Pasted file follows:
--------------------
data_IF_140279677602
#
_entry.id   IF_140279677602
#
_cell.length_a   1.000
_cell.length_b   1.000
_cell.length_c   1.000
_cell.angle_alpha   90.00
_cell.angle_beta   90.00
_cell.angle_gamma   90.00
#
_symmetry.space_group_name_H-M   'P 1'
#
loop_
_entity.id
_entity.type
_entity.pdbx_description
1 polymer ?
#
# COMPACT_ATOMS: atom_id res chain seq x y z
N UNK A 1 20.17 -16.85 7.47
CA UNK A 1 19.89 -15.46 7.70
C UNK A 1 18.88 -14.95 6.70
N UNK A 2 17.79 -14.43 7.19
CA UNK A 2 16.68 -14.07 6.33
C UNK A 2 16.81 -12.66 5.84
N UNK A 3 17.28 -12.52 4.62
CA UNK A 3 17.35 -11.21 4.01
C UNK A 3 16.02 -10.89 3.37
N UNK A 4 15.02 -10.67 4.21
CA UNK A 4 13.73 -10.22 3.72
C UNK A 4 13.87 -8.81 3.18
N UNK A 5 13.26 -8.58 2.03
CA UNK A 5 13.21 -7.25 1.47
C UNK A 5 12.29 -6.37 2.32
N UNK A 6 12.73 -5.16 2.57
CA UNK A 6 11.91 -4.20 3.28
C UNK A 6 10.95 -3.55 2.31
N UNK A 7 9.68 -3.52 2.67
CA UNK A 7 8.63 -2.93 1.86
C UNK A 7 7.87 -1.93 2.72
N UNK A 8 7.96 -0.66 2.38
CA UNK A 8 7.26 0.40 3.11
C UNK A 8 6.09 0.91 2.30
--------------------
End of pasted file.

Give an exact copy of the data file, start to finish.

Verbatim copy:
data_IF_140279677602
#
_entry.id   IF_140279677602
#
_cell.length_a   1.000
_cell.length_b   1.000
_cell.length_c   1.000
_cell.angle_alpha   90.00
_cell.angle_beta   90.00
_cell.angle_gamma   90.00
#
_symmetry.space_group_name_H-M   'P 1'
#
loop_
_entity.id
_entity.type
_entity.pdbx_description
1 polymer ?
#
# COMPACT_ATOMS: atom_id res chain seq x y z
N UNK A 1 20.17 -16.85 7.47
CA UNK A 1 19.89 -15.46 7.70
C UNK A 1 18.88 -14.95 6.70
N UNK A 2 17.79 -14.43 7.19
CA UNK A 2 16.68 -14.07 6.33
C UNK A 2 16.81 -12.66 5.84
N UNK A 3 17.28 -12.52 4.62
CA UNK A 3 17.35 -11.21 4.01
C UNK A 3 16.02 -10.89 3.37
N UNK A 4 15.02 -10.67 4.21
CA UNK A 4 13.73 -10.22 3.72
C UNK A 4 13.87 -8.81 3.18
N UNK A 5 13.26 -8.58 2.03
CA UNK A 5 13.21 -7.25 1.47
C UNK A 5 12.29 -6.37 2.32
N UNK A 6 12.73 -5.16 2.57
CA UNK A 6 11.91 -4.20 3.28
C UNK A 6 10.95 -3.55 2.31
N UNK A 7 9.68 -3.52 2.67
CA UNK A 7 8.63 -2.93 1.86
C UNK A 7 7.87 -1.93 2.72
N UNK A 8 7.96 -0.66 2.38
CA UNK A 8 7.26 0.40 3.11
C UNK A 8 6.09 0.91 2.30